I have a document in .Rnw which I use to produce a .texdocument with kntir. I have a problem with the formula \num{\Sexpr{max(degree)}} which in R console produce 12598 but after the running knitr in the .tex document becomes \num{\ensuremath{1.2598\times 10^{4}}}, which create the following error in LaTex:

! siunitx error: "invalid-number"
! Invalid numerical input '\protect $\relax 1.2598\times 10^{4}$'.
! See the siunitx documentation for further information.
! For immediate help type H <return>.

l.466 ... & \num{\ensuremath{1.2598\times 10^{4}}}

I am bit puzzled since in the document I have bigger numbers which do not create any problem when compiling.

These are my /siunitx options

%Separate digits with comma (e.g. 1,000,000)
  • Any chance of a MWE?
    – moewe
    Sep 30, 2013 at 12:03
  • 1
    \ensuremath is problematic, \times probably too. Can't you configure R/knitr to output \num{1.2598E4} (or just 1.598E4 for a S column)? Sep 30, 2013 at 12:06
  • 1
    Nope, no idea. Maybe it is easier to work on R to make sure the input is what I expect.
    – Francesco
    Sep 30, 2013 at 12:11

1 Answer 1


It seems you want to format the numbers using siunitx, while knitr also tries to do that automatically. Only one of them should be used, so either you do not use \num{}, or tell knitr to output the numbers without scientific notations (this is perhaps what you prefer), e.g. \Sexpr{as.character(max(degree))}, or use other functions like format(), sprintf(), and so on, to turn the numbers to character strings, so that knitr will no longer do scientific notations.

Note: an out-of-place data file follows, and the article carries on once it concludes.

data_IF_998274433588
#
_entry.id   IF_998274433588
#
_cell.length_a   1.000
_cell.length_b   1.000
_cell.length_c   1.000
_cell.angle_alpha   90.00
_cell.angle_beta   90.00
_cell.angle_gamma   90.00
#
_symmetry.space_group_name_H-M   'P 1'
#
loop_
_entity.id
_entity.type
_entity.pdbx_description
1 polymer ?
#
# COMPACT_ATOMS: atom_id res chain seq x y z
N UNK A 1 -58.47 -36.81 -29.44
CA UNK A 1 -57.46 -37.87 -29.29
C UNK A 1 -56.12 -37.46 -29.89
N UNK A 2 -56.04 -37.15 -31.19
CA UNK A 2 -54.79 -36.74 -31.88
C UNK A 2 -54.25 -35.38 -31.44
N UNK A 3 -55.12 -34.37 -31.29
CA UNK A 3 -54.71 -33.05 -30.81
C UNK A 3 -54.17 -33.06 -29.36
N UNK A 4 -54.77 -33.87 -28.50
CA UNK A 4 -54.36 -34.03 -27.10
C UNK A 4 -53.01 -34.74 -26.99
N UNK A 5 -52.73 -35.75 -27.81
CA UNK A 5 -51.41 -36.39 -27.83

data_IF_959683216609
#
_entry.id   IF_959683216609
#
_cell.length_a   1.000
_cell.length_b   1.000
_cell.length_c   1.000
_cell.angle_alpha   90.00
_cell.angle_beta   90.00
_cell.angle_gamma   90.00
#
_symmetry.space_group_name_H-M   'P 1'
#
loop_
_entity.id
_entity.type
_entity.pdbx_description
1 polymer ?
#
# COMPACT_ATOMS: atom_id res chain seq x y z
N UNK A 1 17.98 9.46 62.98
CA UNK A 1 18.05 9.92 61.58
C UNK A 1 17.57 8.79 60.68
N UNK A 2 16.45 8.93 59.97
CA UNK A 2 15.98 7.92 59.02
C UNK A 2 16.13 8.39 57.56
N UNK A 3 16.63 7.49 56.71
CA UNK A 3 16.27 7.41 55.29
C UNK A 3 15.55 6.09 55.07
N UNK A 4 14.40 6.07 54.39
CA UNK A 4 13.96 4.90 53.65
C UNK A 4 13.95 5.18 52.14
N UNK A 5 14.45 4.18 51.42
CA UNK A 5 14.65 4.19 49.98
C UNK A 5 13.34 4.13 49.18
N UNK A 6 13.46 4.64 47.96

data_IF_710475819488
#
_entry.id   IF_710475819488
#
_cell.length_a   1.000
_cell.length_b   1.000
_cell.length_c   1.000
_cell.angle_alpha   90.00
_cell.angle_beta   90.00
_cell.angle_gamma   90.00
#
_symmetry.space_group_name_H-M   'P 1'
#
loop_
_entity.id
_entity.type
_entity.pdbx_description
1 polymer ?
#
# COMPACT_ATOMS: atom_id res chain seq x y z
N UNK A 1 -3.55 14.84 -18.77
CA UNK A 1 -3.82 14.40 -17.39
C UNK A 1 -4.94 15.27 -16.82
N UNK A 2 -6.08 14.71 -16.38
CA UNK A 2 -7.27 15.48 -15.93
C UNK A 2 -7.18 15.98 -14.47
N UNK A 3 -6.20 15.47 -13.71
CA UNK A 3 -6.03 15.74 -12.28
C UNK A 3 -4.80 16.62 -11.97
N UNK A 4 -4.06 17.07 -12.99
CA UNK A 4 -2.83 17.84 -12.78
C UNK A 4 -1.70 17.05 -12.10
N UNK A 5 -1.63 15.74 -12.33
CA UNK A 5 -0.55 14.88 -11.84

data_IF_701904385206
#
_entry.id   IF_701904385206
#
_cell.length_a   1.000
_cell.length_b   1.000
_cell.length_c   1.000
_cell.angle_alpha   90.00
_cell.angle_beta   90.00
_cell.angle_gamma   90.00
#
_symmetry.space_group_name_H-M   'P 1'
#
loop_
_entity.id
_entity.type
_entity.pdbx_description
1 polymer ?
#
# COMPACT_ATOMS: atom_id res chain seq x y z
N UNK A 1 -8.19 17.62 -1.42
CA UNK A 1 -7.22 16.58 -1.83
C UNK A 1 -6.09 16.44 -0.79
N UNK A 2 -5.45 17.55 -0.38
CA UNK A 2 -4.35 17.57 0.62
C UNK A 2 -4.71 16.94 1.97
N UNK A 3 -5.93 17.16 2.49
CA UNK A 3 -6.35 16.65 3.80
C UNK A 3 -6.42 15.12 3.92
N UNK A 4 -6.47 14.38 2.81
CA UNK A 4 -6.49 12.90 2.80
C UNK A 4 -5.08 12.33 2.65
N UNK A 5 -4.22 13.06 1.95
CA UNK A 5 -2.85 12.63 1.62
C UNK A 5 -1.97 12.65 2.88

• I don't mind let knitr manage the formatting of numbers. I just don't know how to set it to give me the comma (e.g. 10,000 instead of 10000)
    – Francesco
    Sep 30, 2013 at 22:30
  • 1
    I'd recommend you to use siunitx instead; it seems to be more powerful.
    – Yihui Xie
    Oct 1, 2013 at 0:25
  • 1
    @Francesco I strongly recommend you let siunitx do all the formatting and try to get the most raw output from knitr you can get. siunitx has excellent capabilities in typesetting numbers and units and is very easy to configure (e.g. to get 10,000 instead of 10 000, just ask for group-separator={,}).
    – moewe
    Oct 1, 2013 at 19:49
  • 1
    I think the \num{\Sexpr{as.character(...)}} approach is the most practical one. That is, to keep using siunitx while getting raw output from knitr.
    – Francesco
    Oct 2, 2013 at 1:17

Your Answer

By clicking “Post Your Answer”, you agree to our terms of service, privacy policy and cookie policy

Not the answer you're looking for? Browse other questions tagged or ask your own question.